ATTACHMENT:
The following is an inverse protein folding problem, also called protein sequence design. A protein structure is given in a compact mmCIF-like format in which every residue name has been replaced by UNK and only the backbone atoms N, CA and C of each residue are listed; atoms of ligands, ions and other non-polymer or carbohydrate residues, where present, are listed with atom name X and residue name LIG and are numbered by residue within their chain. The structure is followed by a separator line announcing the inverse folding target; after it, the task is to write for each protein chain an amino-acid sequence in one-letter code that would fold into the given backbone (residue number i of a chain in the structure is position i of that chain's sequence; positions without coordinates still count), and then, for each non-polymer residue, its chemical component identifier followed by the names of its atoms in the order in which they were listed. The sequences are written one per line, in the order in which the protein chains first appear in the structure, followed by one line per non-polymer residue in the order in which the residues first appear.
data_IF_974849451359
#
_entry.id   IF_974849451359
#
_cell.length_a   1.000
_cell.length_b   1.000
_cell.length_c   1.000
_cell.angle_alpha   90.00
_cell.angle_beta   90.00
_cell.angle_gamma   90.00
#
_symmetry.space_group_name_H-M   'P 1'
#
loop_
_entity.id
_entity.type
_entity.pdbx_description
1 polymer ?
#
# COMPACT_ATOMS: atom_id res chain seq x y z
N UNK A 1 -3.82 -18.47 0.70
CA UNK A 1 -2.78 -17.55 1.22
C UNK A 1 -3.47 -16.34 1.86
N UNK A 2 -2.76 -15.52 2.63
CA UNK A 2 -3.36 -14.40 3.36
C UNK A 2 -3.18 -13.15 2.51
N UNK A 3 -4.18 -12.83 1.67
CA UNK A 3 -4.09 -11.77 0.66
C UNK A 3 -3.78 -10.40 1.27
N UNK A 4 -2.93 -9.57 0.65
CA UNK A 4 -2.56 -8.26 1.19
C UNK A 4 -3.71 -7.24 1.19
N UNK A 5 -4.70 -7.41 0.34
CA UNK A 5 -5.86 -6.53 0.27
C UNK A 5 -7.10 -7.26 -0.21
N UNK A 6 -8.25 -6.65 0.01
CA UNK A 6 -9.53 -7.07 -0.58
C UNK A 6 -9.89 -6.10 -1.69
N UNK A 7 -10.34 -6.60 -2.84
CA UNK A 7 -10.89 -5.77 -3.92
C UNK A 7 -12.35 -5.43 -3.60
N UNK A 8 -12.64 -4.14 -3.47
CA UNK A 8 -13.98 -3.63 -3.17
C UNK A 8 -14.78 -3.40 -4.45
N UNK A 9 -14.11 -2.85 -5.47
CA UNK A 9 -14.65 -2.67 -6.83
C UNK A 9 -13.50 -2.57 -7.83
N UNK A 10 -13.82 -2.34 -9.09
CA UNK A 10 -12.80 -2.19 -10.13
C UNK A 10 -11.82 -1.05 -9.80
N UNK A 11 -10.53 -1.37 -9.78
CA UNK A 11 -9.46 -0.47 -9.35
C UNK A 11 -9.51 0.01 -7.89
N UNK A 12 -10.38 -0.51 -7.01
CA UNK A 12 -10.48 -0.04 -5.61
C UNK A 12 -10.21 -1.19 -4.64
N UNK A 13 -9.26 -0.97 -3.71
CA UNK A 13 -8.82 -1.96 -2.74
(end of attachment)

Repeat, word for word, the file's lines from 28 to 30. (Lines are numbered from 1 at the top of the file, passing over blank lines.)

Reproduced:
N UNK A 3 -4.18 -12.83 1.67
CA UNK A 3 -4.09 -11.77 0.66
C UNK A 3 -3.78 -10.40 1.27